Christmas holidays with the family are notorious for dysfunction, especially when politics and still-simmering grievances from long ago are added into the mix. Yet Other Desert Cities, a 2012 Pulitzer finalist for Best Play, takes that familiar trope into a different and entirely unexpected direction, painting a portrait of a still-grieving family coping with loss, guilt and anger over events in the past. Under Jeffery Schwalk’s sure and steady directorial hand, Jon Robin Baitz’s drama provides a chance for five actors to explore imperfect characters wrestling with consequences of secrets that have gone unmentioned for decades.
Set in 2004 as the war in Iraq was kicking into high gear, the play concerns wealthy Palm Springs retiree Lyman Wyatt (Bill Arvay), a former actor who found greater success as a spokesman for conservative causes and became an ambassador under Reagan. Wife Polly (Debra Haines Kiser) once wrote screenplays with her liberal sister Silda (Resi Talbot) until politics drove them apart. Son Trip (Marshall Spann) is a neurotic but likeable producer of a trashy courtroom reality show, while daughter Brooke (Dell Goodrich), recovering from both emotional and marital breakdowns, is a writer of travel and lifestyle articles who hopes to exorcise the demons of a family tragedy by baring her soul in an upcoming memoir.
At a matinee last week, Goodrich gave a nuanced and multifaceted performance as the play’s nominal protagonist, allowing the audience to see both the accomplished professional and intellectual side of Brooke, as well as the wounded child who still misses her other brother Henry, a radical who was involved in a Weather Underground-style bombing in the ’70s. Arvay captured the mannerisms of a veteran actor on screen and in life, avoiding all mention of his missing son in favor of the constant maintenance of a hearty, cheery facade.
Kiser portrayed Polly with a sharper edge, suggesting that frequent cocktails were the fuel needed to keep up the lifestyle of a country club tennis enthusiast. Small wonder that Brooke was tempted to keep driving past Palm Springs and explore the other desert cities of the title, yet the phrase also seemed to imply lifestyles and relationships that might have been, had Lyman not gotten involved in conservative causes, and had his son not rebelled. Spann functioned as the voice of reason within the family, yet also gave Trip a sardonic, Gen-X edge, while Talbot capably uncovered Silda’s complex motivations and history.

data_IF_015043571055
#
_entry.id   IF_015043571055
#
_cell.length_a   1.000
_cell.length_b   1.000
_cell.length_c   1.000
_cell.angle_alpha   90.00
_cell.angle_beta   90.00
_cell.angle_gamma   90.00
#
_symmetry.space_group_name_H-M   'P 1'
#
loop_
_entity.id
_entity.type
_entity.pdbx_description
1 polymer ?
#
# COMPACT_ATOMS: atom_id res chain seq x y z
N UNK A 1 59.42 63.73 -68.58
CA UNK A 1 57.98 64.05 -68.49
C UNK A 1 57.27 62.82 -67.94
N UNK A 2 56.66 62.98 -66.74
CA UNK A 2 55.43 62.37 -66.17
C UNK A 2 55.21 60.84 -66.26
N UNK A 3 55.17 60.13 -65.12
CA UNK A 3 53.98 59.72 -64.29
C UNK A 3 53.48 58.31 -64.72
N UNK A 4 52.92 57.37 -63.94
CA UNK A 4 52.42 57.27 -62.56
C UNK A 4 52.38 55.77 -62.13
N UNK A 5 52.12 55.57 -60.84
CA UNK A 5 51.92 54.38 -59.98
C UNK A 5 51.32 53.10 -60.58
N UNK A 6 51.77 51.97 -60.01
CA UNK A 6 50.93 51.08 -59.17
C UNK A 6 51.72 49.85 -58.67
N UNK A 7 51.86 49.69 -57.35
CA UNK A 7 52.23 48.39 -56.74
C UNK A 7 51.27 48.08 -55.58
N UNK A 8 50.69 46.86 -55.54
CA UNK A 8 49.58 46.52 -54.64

The set, designed by the director and Patrick Faulds, was simple, but implied wealth and privilege, with the representation of a stone fireplace standing out as particularly attractive. Faulds’ lighting design illuminated some exterior foliage outside double doors, with changing colors signifying the time of day in successive scenes.
Costumes by Alexis Doktor were appropriate for all, with Arvay’s spiffy attire revealing much about his character. Whether dressed in all-white tennis togs, complete with a sweater draped over his shoulders at just the right angle, or clad in a stylish blue blazer with a complementing scarf, Lyman appeared to be costuming himself to present a specific persona, implying traits learned as an actor which he later employed in politics.
Like many playwrights of the modern era, such as Tennessee Williams and Eugene O’Neill, the author at times tweaks realism just a little, allowing his characters to speak in long, eloquent monologues, often revelatory or accusatory. Thankfully, both director and cast were up to the challenge of making this seem natural.
Also impressive was Schwalk’s blocking, which utilized nearly every inch of the spacious Cottingham Theatre stage, and enlivened some fairly static scenes of extended exposition.
Family dynamics — and the concomitant acting opportunities provided for the cast — are at the heart of Baitz’s story. While everything from Reaganomics to Vietnam are alluded to in passing, the central conflict would have worked just as well had Henry been, say, some white supremacist bomber, at odds with wealthy liberal parents.
Either way, the family’s concern in the first act that Brooke’s upcoming book will reveal truths about Henry that don’t need to be revisited sets the stage for a second act filled with twists, turns, anguish, and ultimately catharsis.
Other Desert Cities doesn’t try to resolve the problems found in modern political discourse, but the play takes a stab at healing one family’s greater yet more intimate wounds, and in doing so affords the opportunity for some fine acting and characterization.
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